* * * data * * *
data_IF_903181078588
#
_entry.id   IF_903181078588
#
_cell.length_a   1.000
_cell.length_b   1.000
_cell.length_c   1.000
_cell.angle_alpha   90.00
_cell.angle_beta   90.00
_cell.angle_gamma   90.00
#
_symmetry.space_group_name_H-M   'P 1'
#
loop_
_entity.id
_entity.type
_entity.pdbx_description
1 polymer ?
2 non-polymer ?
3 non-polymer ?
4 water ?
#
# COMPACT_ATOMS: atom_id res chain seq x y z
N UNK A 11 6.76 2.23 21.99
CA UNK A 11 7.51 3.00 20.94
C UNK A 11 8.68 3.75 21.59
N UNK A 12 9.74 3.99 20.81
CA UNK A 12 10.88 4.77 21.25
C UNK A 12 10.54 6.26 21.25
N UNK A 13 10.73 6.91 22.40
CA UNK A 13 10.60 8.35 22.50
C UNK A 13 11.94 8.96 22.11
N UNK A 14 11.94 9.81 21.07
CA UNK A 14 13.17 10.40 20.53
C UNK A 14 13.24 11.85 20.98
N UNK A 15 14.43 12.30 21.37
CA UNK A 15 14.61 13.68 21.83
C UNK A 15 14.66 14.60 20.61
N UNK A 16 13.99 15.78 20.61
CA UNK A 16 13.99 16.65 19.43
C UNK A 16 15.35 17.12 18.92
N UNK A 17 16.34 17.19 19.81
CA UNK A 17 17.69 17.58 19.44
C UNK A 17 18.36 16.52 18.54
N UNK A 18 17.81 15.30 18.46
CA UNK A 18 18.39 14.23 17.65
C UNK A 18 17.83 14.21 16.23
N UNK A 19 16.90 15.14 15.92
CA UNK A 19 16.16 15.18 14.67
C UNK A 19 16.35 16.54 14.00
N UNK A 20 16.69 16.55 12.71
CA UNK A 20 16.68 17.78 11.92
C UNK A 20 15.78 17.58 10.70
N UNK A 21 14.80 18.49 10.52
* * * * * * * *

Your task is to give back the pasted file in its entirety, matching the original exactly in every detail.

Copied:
data_IF_903181078588
#
_entry.id   IF_903181078588
#
_cell.length_a   1.000
_cell.length_b   1.000
_cell.length_c   1.000
_cell.angle_alpha   90.00
_cell.angle_beta   90.00
_cell.angle_gamma   90.00
#
_symmetry.space_group_name_H-M   'P 1'
#
loop_
_entity.id
_entity.type
_entity.pdbx_description
1 polymer ?
2 non-polymer ?
3 non-polymer ?
4 water ?
#
# COMPACT_ATOMS: atom_id res chain seq x y z
N UNK A 11 6.76 2.23 21.99
CA UNK A 11 7.51 3.00 20.94
C UNK A 11 8.68 3.75 21.59
N UNK A 12 9.74 3.99 20.81
CA UNK A 12 10.88 4.77 21.25
C UNK A 12 10.54 6.26 21.25
N UNK A 13 10.73 6.91 22.40
CA UNK A 13 10.60 8.35 22.50
C UNK A 13 11.94 8.96 22.11
N UNK A 14 11.94 9.81 21.07
CA UNK A 14 13.17 10.40 20.53
C UNK A 14 13.24 11.85 20.98
N UNK A 15 14.43 12.30 21.37
CA UNK A 15 14.61 13.68 21.83
C UNK A 15 14.66 14.60 20.61
N UNK A 16 13.99 15.78 20.61
CA UNK A 16 13.99 16.65 19.43
C UNK A 16 15.35 17.12 18.92
N UNK A 17 16.34 17.19 19.81
CA UNK A 17 17.69 17.58 19.44
C UNK A 17 18.36 16.52 18.54
N UNK A 18 17.81 15.30 18.46
CA UNK A 18 18.39 14.23 17.65
C UNK A 18 17.83 14.21 16.23
N UNK A 19 16.90 15.14 15.92
CA UNK A 19 16.16 15.18 14.67
C UNK A 19 16.35 16.54 14.00
N UNK A 20 16.69 16.55 12.71
CA UNK A 20 16.68 17.78 11.92
C UNK A 20 15.78 17.58 10.70
N UNK A 21 14.80 18.49 10.52